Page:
By Merran Lusher, ND
A temptress in disguise – sugar may be seductive, but she has zero nutritional benefits, is packed with empty calories and comes with a myriad of long-term health issues. WARNING: For you star-crossed sugar lovers, it’s heart-breaking disillusion ahead.
Suffice to say, most women have an innately higher craving for the sweet stuff than men. Nonetheless it may come as a surprise to hear that our sugar demands have serious biological backing. Evidence suggests that:
- Women need a certain percentage of body fat (approximately 20%) in order to maintain and sustain a pregnancy to full-term.
- Elevated oestrogen levels and hormonal fluctuations throughout the month may be connected to our sugar cravings.
- Sugar raises our levels of serotonin – a neurotransmitter made in the brain responsible for regulating mood. Women naturally have lower levels of serotonin than men and are, therefore, more likely to suffer from depression and anxiety. So on a biochemical level, we would be forgiven for reaching for that afternoon hobnob.
- Many experts are now saying that sugar is as addictive as tobacco and alcohol, and should
be closely regulated. The average Briton consumes 34 teaspoons of sugar per day!
That’s a whopping 565% more than the recently updated World Health Organisation recommendation of 6 teaspoons per day. Doctor David Reuben, author of Everything you wanted to know about Nutrition says, “White refined sugar is not food.” Simply put, it is a pure chemical extracted from plant sources with a structure remarkably similar to cocaine.
Sugar comes in many forms including glucose, sucrose, fructose, maltose and dextrose to name a few. As consumers are becoming savvier, manufacturers are following suit, cleverly disguising their sweet poison as unrecognisable labels to the layperson. Hidden within everything from the more obviously highly-processed foods such as soda, chocolates, cakes and biscuits, to the unsuspecting baked beans, ketchup, bread and peanut butter. The seemingly ‘healthy’ gluten-free cereals, snacks and fruit juices are also common adversaries.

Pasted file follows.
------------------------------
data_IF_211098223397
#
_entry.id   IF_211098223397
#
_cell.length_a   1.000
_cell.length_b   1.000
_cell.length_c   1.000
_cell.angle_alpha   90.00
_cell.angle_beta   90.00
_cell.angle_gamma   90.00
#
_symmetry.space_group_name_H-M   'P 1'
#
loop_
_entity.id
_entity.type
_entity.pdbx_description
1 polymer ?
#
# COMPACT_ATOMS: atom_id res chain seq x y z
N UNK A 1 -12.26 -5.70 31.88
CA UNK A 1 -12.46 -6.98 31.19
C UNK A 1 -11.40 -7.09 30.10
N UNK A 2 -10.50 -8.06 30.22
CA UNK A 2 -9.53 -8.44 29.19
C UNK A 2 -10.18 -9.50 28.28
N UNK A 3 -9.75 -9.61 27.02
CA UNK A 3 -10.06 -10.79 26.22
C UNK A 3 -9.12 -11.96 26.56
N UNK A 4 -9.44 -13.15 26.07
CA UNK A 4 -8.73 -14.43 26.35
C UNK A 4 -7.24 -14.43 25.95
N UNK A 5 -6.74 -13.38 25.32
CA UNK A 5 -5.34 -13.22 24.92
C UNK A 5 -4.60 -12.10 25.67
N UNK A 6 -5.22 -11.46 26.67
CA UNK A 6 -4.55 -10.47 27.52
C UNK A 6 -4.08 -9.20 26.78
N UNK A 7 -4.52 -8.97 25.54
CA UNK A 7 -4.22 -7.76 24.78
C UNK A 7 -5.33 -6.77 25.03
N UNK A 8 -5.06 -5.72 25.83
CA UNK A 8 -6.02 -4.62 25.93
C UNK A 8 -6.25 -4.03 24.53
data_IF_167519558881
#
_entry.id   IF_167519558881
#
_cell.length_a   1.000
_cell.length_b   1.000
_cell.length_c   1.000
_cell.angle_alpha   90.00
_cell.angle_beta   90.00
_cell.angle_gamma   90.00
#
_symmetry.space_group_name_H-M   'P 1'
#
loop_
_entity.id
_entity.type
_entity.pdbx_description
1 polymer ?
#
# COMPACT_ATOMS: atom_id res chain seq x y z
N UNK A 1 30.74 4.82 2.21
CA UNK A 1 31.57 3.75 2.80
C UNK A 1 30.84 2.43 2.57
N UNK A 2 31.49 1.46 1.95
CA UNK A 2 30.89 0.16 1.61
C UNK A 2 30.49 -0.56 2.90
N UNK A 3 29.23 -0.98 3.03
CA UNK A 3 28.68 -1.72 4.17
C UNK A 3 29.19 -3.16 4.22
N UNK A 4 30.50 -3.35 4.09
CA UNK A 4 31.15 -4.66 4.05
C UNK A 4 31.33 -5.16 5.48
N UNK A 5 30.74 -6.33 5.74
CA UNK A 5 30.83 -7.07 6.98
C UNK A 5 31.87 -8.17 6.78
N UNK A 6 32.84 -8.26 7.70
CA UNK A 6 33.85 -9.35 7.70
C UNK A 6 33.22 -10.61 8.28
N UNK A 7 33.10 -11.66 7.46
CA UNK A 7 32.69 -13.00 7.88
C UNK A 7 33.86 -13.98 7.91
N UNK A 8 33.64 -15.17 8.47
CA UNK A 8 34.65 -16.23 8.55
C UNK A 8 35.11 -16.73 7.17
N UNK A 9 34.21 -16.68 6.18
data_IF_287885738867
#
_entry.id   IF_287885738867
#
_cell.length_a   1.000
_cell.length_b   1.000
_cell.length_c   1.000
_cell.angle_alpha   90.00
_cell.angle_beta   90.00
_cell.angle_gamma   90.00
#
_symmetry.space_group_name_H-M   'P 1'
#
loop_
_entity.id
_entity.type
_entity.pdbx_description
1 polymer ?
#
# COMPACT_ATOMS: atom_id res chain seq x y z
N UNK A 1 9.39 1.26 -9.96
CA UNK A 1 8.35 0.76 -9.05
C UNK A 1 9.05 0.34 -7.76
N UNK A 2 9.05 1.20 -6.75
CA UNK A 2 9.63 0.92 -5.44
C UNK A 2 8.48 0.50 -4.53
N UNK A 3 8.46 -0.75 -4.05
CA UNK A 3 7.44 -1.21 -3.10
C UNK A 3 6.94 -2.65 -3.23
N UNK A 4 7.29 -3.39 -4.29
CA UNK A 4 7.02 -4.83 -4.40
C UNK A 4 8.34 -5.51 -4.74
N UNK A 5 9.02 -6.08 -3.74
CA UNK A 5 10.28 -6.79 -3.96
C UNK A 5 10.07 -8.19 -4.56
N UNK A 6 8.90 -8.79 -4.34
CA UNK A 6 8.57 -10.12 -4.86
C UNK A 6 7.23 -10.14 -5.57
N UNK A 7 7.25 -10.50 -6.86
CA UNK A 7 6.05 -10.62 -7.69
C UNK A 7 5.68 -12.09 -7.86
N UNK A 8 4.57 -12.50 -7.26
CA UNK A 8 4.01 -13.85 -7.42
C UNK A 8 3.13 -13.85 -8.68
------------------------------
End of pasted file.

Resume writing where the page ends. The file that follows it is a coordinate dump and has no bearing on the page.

If you think artificial sweeteners are a good alternative, then think again. Even more problematic than sugar these should be seriously avoided. Hidden within mints, cordials, chewing gum, diet and low fat products, common variations include aspartame, sucralose and sugar alcohols such as sorbitol, saccharin and mannitol.
Studies suggest that aspartame has been connected with neurological disease and associated symptoms include headaches, migraines, cravings, weight gain, elevated insulin levels, memory loss, muscle spasms, twitching, dizziness and seizures.
So Are You Addicted To Sugar?
- Do you need to eat something sweetevery day?
- Do you have routines around eating sugar, e.g. always needing to have a pudding, or biscuit?
- If you eliminate sugar for 24 hours, do you develop headaches and mood swings?
If you answered ‘yes’ to one of the above questions above, you may have a sugar addiction.
Avoiding it may feel like navigating your way through a minefield, but with some practical and therapeutic advice from yours truly, I can help you break the habit and set you free.
On that bitter note, here are my ‘Ten Good Reasons To Avoid Sugar’:
- Studies show sugar may fuel the growth and metastasis of unruly cells throughout the body.
- Sugar is linked to insulin resistance and diabetes, as well as blood sugar irregularities affecting mood, energy, fertility, stress and work productivity.
- Elevates oestrogen levels, which impacts hormonal health, e.g. menstrual irregularities, PMS and PCOS.
- Raises androgen levels, resulting in hirtsuism (facial hair) and the increased growth and thickness of hair in unwanted places.
- Causes acne and pimples.
- Accelerates the ageing process, reduces tissue elasticity and causes skin to sag and wrinkle.
- Increases the risk and manifestation of autoimmune conditions, e.g. Graves’s disease.
- Reduces satiety, increases appetite and fat composition.
- Elevates prostaglandin levels exacerbating pain during menstruation.
- Upsets the vital balance between good and bad levels of bacteria within our gut. Think IBS and bloating for starters.
Merran Lusher ND
Naturopath, Medical Nutritionist, Herbalist, Homeopath and Writer. Merran offers private health consultations across three of her practices at triyoga Primrose Hill, Chelsea and Soho.
To book an appointment or for more details visit www.gingerandthyme.co.uk